Food is very big business in America, and that means companies and brands with immense advertising and PR heft competing for consumer dollars. On the surface, this strikes most Americans as harmless; it’s capitalism, after all: It’s the way things work.
But on a deeper psychological level, most consumers perceive food not only according to their specific likes and dislikes, but within the context of an unnatural vacuum created by decades worth of marketing campaigns from food growers, distributors and sellers.
For example, we like our food to be flawless; why else would so many supermarket customers spend time examining melons, tomatoes and onions as if they’re precious stones? Our trained eyes also like big, colorful displays of food lining the aisles, and we don’t see overwhelming portions as sources of waste but ways to get more for our money. So a little excess occurs every now and then; no big deal, right?
Well, consider this quote from a recent article in The Washington Post:
“Americans throw away up to 40 percent of their food every year, cramming landfills with at least $165 billion worth of produce and meats at a time when hundreds of millions of people suffer from chronic hunger globally, according to an analysis released Tuesday by the Natural Resources Defense Council.”
This isn’t your mother’s heartfelt (and accurate) explanation of why you should eat your vegetables–that number is $165 billion, with a ‘b’, and it offers some compelling insights into how Americans relate to food. We generally think of food as a very simple thing. Our country is currently mired in a deep economic slump, ongoing wars, a sense of political lethargy and a general disdain for wasteful spending on both Wall Street and Main Street, so it’s odd that Americans are so cavalier and confused about wasting food. We can’t claim we didn’t know, because our trashcans are full of wasted food and, according to the article, we feel guilty about our behavior. So what’s going on?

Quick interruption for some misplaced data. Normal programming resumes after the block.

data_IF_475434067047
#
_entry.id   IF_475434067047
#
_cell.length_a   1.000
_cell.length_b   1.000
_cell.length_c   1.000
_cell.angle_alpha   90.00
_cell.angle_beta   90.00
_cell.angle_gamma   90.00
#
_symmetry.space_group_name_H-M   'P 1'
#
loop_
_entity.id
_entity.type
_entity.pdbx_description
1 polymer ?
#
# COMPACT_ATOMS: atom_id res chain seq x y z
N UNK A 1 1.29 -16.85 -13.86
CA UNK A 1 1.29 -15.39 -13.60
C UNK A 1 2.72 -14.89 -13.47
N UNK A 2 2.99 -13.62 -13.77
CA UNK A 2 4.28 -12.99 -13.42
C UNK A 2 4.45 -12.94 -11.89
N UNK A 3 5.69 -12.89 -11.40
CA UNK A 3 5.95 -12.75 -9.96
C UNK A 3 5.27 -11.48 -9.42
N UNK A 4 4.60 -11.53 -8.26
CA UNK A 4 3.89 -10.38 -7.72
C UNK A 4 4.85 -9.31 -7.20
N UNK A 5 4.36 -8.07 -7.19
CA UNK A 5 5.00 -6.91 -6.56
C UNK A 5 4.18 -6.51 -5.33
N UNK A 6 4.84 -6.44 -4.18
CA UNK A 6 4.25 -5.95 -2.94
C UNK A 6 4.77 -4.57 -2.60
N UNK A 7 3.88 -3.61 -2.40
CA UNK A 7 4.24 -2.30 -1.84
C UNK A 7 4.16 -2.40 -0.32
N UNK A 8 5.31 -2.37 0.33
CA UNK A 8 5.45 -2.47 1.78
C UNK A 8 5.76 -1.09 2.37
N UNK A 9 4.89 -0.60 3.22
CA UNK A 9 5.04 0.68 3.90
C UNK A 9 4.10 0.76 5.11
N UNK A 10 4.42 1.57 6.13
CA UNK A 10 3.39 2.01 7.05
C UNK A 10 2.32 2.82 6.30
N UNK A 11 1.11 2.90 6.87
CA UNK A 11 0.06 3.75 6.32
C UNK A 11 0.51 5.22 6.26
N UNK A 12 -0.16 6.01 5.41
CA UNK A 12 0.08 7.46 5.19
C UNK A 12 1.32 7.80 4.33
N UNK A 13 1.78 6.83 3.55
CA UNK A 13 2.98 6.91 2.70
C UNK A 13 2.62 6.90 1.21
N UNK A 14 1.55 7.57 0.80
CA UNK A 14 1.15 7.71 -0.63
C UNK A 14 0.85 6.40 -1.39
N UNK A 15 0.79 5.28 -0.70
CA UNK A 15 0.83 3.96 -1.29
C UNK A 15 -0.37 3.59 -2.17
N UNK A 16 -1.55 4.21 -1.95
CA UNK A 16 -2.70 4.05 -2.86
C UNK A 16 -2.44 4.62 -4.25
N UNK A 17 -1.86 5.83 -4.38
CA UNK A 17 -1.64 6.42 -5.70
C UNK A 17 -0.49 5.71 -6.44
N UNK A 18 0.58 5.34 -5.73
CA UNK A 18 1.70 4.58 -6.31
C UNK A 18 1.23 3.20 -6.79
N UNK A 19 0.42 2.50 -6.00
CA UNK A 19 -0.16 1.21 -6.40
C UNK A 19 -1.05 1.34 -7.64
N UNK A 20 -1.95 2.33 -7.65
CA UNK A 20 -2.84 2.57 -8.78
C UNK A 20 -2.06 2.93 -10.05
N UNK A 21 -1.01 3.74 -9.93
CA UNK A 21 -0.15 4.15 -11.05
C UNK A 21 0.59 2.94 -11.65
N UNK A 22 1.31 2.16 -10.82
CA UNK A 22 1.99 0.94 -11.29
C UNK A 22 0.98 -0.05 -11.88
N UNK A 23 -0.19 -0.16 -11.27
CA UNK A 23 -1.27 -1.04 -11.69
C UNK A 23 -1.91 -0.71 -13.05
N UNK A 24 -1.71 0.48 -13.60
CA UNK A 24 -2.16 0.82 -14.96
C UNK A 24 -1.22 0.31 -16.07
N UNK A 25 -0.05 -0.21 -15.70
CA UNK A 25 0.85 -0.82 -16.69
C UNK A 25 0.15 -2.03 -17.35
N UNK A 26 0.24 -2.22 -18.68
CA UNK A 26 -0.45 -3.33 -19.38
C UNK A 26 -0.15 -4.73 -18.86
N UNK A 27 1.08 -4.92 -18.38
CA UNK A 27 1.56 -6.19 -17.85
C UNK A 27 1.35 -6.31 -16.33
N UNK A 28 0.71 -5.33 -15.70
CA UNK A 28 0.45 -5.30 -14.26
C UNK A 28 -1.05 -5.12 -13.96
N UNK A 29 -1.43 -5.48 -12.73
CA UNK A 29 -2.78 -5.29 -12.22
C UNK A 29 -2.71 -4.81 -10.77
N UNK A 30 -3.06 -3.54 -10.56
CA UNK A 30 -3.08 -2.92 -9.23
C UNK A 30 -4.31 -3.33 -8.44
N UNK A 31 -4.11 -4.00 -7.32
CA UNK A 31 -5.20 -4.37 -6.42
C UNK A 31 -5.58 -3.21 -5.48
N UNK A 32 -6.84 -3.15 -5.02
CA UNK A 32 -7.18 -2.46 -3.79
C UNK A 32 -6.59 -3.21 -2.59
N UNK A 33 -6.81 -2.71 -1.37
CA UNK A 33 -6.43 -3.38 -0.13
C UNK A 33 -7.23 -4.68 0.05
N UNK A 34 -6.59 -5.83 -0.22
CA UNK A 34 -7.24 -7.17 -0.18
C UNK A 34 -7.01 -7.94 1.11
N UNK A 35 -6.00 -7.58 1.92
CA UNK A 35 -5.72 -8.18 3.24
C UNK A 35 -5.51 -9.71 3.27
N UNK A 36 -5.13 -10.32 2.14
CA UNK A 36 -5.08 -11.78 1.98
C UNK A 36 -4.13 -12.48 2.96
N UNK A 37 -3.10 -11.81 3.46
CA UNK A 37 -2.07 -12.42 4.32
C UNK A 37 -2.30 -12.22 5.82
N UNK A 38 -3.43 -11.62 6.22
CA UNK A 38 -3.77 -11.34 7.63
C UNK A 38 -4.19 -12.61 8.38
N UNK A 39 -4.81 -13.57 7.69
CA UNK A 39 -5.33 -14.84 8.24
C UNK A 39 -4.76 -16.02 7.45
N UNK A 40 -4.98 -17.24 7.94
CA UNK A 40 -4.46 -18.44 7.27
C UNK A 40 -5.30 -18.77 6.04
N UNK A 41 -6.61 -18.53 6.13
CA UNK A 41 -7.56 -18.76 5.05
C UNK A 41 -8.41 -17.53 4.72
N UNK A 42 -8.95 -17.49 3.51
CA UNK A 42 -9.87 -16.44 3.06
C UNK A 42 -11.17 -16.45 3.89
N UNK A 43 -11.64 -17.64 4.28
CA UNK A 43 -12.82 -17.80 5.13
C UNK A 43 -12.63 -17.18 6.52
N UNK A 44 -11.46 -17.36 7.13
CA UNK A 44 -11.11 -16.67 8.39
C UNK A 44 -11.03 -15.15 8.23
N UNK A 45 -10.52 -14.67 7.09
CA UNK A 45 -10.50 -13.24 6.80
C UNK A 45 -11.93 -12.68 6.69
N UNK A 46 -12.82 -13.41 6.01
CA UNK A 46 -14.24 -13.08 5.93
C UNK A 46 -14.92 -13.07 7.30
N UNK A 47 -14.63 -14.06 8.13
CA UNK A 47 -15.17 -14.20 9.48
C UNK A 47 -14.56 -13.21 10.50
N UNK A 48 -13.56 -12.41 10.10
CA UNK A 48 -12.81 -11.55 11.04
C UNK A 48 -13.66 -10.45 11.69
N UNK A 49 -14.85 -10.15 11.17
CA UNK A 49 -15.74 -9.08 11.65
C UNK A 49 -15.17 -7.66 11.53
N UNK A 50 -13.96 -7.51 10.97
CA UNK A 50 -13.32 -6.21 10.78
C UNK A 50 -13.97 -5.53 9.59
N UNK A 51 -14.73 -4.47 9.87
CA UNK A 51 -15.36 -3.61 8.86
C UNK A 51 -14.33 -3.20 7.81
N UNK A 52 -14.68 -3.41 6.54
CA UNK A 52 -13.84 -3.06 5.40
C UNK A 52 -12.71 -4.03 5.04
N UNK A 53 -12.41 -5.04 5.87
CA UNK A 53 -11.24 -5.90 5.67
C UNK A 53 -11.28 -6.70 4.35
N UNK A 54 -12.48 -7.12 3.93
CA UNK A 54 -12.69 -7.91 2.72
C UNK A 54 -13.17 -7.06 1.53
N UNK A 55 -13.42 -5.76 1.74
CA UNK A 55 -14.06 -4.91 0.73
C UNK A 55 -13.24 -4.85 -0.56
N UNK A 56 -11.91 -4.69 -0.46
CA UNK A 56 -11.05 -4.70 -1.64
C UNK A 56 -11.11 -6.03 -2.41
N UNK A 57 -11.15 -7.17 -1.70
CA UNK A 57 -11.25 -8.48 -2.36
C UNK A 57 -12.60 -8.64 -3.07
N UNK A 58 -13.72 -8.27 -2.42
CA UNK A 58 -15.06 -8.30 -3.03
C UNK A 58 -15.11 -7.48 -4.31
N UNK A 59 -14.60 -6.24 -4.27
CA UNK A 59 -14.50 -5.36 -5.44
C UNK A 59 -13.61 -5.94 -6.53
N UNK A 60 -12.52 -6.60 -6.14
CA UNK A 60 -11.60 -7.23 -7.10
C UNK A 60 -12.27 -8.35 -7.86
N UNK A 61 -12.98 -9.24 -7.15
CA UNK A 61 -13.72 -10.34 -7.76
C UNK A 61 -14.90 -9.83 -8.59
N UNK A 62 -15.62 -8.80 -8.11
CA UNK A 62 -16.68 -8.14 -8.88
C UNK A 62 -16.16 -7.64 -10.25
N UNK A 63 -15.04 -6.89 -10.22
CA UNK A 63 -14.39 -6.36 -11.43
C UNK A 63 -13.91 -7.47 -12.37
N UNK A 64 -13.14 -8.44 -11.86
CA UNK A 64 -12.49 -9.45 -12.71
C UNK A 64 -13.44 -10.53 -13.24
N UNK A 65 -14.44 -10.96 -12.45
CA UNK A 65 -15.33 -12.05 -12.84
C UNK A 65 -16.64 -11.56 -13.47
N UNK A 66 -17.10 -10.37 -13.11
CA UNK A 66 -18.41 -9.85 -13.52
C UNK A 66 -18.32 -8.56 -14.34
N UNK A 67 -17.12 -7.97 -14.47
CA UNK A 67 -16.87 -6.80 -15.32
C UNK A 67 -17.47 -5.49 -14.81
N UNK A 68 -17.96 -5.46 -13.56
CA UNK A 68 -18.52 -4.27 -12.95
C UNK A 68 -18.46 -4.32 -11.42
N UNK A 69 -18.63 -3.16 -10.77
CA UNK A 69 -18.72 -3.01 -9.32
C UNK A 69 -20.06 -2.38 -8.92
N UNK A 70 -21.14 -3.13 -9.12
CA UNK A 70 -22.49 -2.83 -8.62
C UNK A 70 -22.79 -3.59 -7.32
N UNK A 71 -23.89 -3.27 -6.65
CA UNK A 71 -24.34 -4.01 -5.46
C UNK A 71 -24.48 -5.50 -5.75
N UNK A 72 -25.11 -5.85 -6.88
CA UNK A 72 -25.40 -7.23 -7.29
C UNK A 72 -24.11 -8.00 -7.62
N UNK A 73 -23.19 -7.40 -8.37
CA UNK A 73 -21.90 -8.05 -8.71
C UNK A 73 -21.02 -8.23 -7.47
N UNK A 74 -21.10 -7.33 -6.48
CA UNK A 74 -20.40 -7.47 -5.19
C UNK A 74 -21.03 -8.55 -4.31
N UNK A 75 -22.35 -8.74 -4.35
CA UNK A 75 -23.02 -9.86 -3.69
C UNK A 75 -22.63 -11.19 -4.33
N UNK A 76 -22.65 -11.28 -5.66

PR professionals know to study the very perceptions at play rather than looking for people, companies or brands to blame. Perhaps Americans feel a sense of comfort and security when surrounded by perfect food. Our ability to eat excessively reminds us that we live in a land of plenty and that hunger is not–and will almost surely never be–a part of our lives. Perfectly-formed food provides the same false sense of reassurance. Flawless food may look better, but that doesn’t mean it tastes better—shiny, genetically-altered apples the size of softballs don’t usually have the flavor of their truly organic counterparts, which often come to us scratched by the ground on which they fell.
All PR challenges are human, which means they can be fixed. So tell us: why does the American public have such a strange relationship with food? What can be done to improve it for our own good?